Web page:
A “T-bone” accident is a common term for a side-impact car crash where the front end of one vehicle slams into the side of the other vehicle. The vehicles resemble the letter “T” after the collision.

Side-impact accidents can cause devastating and life-threatening injuries, especially for the passengers on the side of impact. It is common for accident victims to sustain catastrophic injuries and permanent impairments. Wrongful death is also common in T-bone accidents.

Determining the cause of the crash is crucial to establishing liability for damages. However, the fault for a T-bone crash can be complicated to determine and involve many factors.

Failing To Yield the Right of Way at an Intersection or Roadway

A common cause of T-bone accidents is failing to yield the right of way at an intersection or when pulling into traffic from a side street or parking lot. One driver fails to yield the right of way and enters the road in the other vehicle’s path. The result is a collision.

The driver who failed to yield the right of way is generally at fault for the cause of the accident. Running a red light or stop sign and turning left in front of oncoming traffic are common causes of these types of accidents. 

Turning Left in Front of Another Vehicle

A driver can also fail to yield the right of way when turning left in front of oncoming traffic. Typically, the person turning left must yield the right of way to oncoming traffic unless they have a green turning arrow or light giving them the right of way. Misjudging speed and distance can also contribute to the cause of a side-impact accident. 

Shared Fault for a T-Bone Accident

In some cases, both drivers could be at fault. 

For example, both drivers may have been trying to beat a red light. One driver turned left in front of the other driver, failing to yield the right of way. However, the light changed to red, so the other driver ran a red light.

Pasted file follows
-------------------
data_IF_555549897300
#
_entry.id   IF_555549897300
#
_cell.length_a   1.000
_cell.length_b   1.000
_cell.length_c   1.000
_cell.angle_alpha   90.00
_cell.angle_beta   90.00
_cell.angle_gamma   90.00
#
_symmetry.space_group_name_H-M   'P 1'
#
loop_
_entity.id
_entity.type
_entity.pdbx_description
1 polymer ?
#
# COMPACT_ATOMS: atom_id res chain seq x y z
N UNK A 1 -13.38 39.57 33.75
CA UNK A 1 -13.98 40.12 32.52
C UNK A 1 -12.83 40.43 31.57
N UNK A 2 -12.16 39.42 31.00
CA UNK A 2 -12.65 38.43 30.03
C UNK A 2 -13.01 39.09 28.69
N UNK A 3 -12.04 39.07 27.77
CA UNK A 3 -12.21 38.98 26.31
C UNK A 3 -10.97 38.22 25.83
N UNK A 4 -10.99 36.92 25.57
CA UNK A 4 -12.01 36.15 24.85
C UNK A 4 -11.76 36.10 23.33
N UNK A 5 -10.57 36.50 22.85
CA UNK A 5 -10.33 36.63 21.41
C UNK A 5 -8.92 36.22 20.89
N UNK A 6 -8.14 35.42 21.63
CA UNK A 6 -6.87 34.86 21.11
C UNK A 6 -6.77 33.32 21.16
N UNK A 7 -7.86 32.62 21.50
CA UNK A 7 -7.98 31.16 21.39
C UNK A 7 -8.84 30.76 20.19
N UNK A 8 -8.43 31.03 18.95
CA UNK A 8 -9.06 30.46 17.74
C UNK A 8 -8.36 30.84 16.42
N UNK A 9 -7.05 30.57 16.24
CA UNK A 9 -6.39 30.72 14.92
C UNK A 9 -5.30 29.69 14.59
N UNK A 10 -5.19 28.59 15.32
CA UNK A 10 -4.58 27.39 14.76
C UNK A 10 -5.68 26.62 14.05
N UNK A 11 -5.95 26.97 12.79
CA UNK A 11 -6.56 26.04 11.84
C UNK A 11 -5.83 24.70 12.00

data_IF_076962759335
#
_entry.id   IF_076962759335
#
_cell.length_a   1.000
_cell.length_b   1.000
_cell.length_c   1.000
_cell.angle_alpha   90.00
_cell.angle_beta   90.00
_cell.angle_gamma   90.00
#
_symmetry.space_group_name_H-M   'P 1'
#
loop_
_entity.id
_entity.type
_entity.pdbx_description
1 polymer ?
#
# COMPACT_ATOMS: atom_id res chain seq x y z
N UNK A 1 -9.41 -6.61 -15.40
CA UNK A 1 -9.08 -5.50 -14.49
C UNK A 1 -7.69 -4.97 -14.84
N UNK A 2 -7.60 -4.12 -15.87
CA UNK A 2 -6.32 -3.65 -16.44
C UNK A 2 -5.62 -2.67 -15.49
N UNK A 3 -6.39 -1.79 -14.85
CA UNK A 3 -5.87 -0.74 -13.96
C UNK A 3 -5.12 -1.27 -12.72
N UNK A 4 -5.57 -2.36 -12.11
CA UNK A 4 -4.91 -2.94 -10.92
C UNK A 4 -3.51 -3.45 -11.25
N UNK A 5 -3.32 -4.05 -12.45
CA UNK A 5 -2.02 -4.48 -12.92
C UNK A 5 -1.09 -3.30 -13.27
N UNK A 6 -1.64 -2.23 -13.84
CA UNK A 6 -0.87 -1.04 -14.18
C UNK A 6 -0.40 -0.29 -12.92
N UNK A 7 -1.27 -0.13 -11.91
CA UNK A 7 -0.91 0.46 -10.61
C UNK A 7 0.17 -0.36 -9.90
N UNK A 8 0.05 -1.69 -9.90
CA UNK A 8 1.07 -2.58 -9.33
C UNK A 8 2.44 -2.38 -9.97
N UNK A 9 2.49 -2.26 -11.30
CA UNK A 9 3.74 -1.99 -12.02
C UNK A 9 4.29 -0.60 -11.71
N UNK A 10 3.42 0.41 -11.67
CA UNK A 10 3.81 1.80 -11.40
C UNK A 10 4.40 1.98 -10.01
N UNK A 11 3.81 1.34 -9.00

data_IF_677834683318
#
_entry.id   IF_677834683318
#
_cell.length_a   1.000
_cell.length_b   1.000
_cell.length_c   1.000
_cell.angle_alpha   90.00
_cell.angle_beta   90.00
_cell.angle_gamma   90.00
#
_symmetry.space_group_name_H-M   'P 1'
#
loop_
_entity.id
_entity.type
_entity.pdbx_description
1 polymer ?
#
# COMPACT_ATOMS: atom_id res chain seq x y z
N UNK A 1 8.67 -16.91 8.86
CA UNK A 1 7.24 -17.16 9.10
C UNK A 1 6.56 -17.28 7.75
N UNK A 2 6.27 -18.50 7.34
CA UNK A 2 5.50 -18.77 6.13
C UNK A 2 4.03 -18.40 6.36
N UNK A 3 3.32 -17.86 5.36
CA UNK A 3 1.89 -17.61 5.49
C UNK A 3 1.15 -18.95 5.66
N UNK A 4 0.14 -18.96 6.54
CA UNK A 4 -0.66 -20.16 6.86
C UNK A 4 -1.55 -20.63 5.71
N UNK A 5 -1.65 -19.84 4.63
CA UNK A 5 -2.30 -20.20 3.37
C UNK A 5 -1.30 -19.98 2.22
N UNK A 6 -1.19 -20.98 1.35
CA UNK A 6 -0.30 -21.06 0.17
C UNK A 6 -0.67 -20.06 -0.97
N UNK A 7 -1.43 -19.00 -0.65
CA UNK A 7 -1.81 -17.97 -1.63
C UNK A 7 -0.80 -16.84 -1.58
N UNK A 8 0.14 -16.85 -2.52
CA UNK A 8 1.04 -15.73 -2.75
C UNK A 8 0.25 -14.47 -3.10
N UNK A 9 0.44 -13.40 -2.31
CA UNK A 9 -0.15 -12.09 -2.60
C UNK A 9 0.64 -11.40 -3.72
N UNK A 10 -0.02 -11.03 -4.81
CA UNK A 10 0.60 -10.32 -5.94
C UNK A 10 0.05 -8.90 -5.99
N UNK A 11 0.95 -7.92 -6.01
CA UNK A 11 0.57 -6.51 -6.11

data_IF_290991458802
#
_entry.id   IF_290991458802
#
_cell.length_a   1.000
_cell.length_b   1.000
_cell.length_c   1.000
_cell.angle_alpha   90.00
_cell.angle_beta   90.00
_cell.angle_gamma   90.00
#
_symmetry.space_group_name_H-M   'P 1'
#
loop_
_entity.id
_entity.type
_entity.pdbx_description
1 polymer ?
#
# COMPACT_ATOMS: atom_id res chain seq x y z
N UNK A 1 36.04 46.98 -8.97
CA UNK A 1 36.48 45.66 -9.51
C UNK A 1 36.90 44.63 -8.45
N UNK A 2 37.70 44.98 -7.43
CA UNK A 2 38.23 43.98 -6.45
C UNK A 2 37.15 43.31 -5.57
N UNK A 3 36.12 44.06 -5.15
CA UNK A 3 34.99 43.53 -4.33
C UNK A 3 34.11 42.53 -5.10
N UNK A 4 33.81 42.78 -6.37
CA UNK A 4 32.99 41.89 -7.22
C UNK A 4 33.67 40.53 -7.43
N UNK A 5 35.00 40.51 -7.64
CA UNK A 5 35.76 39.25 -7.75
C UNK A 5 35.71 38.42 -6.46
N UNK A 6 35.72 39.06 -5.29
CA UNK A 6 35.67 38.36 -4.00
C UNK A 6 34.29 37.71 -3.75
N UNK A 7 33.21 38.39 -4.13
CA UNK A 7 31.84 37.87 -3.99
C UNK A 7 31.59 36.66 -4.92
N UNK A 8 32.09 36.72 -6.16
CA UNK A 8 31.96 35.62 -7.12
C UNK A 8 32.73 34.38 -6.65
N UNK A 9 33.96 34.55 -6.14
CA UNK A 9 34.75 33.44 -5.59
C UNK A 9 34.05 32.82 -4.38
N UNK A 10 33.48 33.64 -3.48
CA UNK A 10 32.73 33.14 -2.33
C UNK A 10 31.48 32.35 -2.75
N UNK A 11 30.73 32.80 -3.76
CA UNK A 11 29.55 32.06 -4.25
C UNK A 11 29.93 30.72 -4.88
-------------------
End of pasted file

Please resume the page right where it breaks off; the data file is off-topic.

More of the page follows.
In this case, a jury could find that both drivers contributed to the cause of the accident. If so, the drivers share liability for damages under Missouri’s pure comparative negligence laws. Each driver’s compensation for damages would be reduced by their percentage of fault for causing the accident. 

How Do You Prove Fault for a T-Bone Crash?

The accident victim has the burden of proving fault for the crash to recover compensation for damages. Therefore, you must have sufficient evidence to prove causation and fault to establish liability. Examples of evidence could include:

  • Copies of the police report and accident report 
  • Vehicle damage reports detailing the property damage sustained by each vehicle
  • Statements made by the drivers after the accident
  • Eyewitness statements and testimony
  • Videos of the collision from traffic cameras, dash cams, and surveillance cameras
  • Expert opinions from accident reconstructionists 

An experienced car accident lawyer investigates the crash and gathers evidence proving fault. Once you prove liability for the crash, you can demand compensation for your damages. The damages from a car accident depend on several factors, including the severity of your injuries. 

What Damages Can I Recover for a T-Bone Accident in St. Louis?

The compensation you recover depends on your damages. Severe injuries and permanent impairments increase the value of a claim. On the other hand, sharing liability for the cause of the crash can decrease the compensation you receive. 

Economic damages are the financial losses you incur because of the accident. Examples of those damages include:

  • Out-of-pocket expenses and costs
  • Medical bills and cost of treatment
  • In-home nursing and/or personal care
  • Diminished earning potential
  • Help with household chores
  • Loss of income
  • Future lost wages

However, under Missouri personal injury laws, you can also receive compensation for your pain and suffering or non-economic damages. Those damages include:

  • Permanent disabilities and impairments
  • Loss of enjoyment of life
  • Physical pain
  • Scarring and disfigurement
  • Mental anguish
  • Decrease in quality of life
  • Emotional distress

In a few cases, the victim might receive punitive damages. Punitive damages are only paid in cases involving intentional acts to cause injury or conduct that show a flagrant and deliberate disregard for the safety of others. For example, a driver was intoxicated and caused a crash or drove 100 mph in a 30 mph zone.

The best way to know how much a car accident claim is worth is to have a personal injury lawyer review the case. 

The insurance company for the other driver will downplay damages, shift blame, and do anything possible to reduce the amount it must pay to settle your claim. Therefore, it is best to talk with an accident attorney before you accept a settlement offer from the insurance company.

Contact Our Car Accident Law Firm in St. Louis, MO

If you’ve been injured in a car accident, please contact Schultz & Myers Personal Injury Lawyers at the nearest location to schedule a free consultation today:

St. Louis, MO Law Office
1430 Washington Ave Ste 225, St. Louis, MO 63103
(314) 444-4444

Ladue, MO Law Office
9807 S 40 Dr, St. Louis, MO 63124

Columbia, MO Law Office
28 N 8th St # 502, Columbia, MO 65201

Creve Coeur, MO Law Office 
999 Executive Pkwy Dr #205, Creve Coeur, MO 63141